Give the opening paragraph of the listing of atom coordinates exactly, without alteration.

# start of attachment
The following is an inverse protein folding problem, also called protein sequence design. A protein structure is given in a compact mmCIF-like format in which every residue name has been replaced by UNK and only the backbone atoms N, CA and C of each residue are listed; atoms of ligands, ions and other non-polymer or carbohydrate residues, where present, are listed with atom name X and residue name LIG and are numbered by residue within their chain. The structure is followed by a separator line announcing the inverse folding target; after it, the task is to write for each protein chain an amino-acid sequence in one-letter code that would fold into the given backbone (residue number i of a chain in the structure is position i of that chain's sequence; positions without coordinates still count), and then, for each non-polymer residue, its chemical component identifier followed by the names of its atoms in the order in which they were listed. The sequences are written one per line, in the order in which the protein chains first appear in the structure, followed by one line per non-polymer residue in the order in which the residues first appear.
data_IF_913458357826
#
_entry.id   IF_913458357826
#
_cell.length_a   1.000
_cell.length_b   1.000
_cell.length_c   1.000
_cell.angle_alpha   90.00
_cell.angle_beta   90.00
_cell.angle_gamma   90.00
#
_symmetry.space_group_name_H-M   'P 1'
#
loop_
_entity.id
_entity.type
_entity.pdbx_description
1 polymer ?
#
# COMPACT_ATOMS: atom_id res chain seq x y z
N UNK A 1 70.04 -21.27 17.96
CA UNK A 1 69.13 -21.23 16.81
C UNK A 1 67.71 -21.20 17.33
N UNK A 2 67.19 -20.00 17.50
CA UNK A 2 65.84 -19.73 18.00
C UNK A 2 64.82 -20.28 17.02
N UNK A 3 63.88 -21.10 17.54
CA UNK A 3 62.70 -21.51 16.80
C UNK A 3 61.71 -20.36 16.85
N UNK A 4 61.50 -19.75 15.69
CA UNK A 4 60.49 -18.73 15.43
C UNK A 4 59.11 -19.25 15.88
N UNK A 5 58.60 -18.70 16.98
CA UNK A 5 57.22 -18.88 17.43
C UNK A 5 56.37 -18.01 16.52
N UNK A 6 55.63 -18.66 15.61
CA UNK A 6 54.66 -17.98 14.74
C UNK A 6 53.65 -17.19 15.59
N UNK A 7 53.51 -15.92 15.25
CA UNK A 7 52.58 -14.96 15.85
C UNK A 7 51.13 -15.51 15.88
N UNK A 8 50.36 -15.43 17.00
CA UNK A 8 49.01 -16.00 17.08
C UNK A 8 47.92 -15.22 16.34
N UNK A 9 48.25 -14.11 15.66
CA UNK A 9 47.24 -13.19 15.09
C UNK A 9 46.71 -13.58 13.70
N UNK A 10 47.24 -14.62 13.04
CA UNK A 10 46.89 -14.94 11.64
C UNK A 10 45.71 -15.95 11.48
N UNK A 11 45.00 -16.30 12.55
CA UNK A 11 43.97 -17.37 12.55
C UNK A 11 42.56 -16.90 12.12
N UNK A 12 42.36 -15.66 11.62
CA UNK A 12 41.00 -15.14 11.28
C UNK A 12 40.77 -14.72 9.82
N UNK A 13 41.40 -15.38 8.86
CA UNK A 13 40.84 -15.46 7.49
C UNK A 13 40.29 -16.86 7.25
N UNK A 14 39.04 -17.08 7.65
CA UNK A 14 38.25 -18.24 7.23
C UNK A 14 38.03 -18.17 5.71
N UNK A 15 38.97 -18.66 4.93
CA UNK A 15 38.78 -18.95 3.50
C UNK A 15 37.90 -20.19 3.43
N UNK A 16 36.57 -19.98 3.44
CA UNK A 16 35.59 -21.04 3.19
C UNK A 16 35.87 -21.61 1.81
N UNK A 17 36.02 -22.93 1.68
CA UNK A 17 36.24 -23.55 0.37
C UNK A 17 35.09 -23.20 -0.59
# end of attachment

The following is an inverse protein folding problem, also called protein sequence design. A protein structure is given in a compact mmCIF-like format in which every residue name has been replaced by UNK and only the backbone atoms N, CA and C of each residue are listed; atoms of ligands, ions and other non-polymer or carbohydrate residues, where present, are listed with atom name X and residue name LIG and are numbered by residue within their chain. The structure is followed by a separator line announcing the inverse folding target; after it, the task is to write for each protein chain an amino-acid sequence in one-letter code that would fold into the given backbone (residue number i of a chain in the structure is position i of that chain's sequence; positions without coordinates still count), and then, for each non-polymer residue, its chemical component identifier followed by the names of its atoms in the order in which they were listed. The sequences are written one per line, in the order in which the protein chains first appear in the structure, followed by one line per non-polymer residue in the order in which the residues first appear.